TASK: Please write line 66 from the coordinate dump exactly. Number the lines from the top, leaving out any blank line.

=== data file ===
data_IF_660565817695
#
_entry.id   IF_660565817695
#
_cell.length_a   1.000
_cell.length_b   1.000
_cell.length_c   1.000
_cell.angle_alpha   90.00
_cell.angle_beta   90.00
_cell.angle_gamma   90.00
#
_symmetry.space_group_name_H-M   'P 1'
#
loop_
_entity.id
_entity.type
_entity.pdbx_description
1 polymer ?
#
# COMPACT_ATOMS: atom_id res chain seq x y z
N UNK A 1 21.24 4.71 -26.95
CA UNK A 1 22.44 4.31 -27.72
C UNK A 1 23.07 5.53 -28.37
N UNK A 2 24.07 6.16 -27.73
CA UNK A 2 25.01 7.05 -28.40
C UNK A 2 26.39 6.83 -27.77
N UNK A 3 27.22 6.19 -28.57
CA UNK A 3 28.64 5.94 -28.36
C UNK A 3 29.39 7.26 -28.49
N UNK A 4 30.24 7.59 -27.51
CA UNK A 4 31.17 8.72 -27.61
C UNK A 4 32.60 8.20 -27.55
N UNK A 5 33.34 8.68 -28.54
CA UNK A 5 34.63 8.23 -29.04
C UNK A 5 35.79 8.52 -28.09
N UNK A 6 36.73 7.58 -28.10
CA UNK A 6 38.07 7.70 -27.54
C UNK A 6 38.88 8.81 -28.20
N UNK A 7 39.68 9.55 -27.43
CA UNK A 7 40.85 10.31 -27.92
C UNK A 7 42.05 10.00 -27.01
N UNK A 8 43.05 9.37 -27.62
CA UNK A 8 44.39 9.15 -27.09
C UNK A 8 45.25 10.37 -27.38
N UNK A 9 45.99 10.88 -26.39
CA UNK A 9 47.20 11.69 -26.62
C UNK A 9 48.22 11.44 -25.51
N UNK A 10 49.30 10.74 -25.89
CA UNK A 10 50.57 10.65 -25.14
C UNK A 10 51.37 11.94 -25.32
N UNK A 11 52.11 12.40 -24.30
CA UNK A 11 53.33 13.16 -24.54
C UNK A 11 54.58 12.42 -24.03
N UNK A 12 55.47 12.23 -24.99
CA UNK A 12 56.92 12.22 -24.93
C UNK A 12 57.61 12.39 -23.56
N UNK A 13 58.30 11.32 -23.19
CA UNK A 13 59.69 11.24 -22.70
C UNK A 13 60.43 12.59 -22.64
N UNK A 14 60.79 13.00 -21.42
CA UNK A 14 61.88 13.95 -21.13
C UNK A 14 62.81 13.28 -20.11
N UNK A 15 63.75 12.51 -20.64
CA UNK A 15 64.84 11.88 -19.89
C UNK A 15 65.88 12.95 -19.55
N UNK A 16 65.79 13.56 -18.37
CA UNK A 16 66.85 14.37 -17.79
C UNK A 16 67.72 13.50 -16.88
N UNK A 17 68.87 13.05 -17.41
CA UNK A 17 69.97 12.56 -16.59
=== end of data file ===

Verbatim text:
N UNK A 16 65.79 13.56 -18.37